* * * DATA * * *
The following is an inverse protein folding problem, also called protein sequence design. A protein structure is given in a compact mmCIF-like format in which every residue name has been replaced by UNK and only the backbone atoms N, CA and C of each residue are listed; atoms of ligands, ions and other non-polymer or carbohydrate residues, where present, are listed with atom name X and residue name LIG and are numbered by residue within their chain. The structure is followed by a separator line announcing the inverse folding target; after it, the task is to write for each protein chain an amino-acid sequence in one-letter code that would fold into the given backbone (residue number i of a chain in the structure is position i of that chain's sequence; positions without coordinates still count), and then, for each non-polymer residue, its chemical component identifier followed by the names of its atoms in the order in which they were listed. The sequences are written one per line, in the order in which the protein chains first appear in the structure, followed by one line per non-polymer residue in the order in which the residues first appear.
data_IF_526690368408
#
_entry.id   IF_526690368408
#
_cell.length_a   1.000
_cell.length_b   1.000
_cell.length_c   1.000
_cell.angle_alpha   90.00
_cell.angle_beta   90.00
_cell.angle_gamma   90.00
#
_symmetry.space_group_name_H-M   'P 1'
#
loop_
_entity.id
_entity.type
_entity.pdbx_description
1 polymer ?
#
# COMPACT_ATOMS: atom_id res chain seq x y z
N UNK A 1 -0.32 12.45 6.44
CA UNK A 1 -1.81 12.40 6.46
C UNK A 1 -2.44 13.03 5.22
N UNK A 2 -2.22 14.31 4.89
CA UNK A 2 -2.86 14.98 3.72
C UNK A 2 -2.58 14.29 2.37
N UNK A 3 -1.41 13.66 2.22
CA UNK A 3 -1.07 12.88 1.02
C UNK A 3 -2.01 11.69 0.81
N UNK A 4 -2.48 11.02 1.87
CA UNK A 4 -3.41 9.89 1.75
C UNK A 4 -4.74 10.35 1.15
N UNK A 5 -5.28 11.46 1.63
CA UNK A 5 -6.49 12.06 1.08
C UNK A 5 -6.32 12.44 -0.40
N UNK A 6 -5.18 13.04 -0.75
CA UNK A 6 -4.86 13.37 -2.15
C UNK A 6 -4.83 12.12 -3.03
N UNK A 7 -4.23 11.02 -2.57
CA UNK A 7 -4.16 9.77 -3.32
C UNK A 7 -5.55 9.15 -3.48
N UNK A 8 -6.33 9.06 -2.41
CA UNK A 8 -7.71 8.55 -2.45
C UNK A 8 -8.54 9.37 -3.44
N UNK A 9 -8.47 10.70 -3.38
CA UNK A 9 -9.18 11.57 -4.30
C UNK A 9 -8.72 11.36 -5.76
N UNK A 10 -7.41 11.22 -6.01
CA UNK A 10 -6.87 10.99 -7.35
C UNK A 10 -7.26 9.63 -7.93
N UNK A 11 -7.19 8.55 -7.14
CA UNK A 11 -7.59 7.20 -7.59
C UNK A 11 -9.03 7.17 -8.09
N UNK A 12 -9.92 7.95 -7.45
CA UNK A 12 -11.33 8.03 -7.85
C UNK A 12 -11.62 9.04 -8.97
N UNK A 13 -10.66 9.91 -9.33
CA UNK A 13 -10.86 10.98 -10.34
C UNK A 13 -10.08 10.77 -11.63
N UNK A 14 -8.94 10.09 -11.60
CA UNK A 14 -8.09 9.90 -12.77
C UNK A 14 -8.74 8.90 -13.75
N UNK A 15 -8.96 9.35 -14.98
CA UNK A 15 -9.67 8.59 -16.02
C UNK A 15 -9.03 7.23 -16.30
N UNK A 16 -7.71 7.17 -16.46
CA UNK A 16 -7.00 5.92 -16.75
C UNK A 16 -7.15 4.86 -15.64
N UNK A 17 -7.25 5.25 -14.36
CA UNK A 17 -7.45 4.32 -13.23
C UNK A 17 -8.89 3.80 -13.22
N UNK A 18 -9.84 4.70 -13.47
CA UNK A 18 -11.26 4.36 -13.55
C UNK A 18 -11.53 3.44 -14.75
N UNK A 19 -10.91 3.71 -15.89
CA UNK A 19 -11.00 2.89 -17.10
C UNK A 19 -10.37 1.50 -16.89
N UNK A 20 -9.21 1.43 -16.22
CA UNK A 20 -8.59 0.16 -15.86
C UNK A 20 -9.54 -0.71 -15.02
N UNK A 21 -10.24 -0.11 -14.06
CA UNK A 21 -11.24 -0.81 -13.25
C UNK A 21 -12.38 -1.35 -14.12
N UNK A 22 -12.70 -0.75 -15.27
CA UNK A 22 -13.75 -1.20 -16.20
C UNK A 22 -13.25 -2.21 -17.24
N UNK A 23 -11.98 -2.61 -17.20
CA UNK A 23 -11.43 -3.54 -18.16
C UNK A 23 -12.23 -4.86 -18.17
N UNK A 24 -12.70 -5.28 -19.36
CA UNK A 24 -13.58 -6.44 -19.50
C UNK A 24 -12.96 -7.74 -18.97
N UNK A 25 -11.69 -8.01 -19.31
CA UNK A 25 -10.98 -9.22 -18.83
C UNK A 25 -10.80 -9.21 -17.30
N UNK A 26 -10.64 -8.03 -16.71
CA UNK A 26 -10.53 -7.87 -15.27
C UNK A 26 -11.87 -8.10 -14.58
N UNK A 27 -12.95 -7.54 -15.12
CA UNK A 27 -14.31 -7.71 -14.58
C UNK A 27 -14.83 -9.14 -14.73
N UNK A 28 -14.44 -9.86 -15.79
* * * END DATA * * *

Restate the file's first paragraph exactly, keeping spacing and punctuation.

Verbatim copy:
The following is an inverse protein folding problem, also called protein sequence design. A protein structure is given in a compact mmCIF-like format in which every residue name has been replaced by UNK and only the backbone atoms N, CA and C of each residue are listed; atoms of ligands, ions and other non-polymer or carbohydrate residues, where present, are listed with atom name X and residue name LIG and are numbered by residue within their chain. The structure is followed by a separator line announcing the inverse folding target; after it, the task is to write for each protein chain an amino-acid sequence in one-letter code that would fold into the given backbone (residue number i of a chain in the structure is position i of that chain's sequence; positions without coordinates still count), and then, for each non-polymer residue, its chemical component identifier followed by the names of its atoms in the order in which they were listed. The sequences are written one per line, in the order in which the protein chains first appear in the structure, followed by one line per non-polymer residue in the order in which the residues first appear.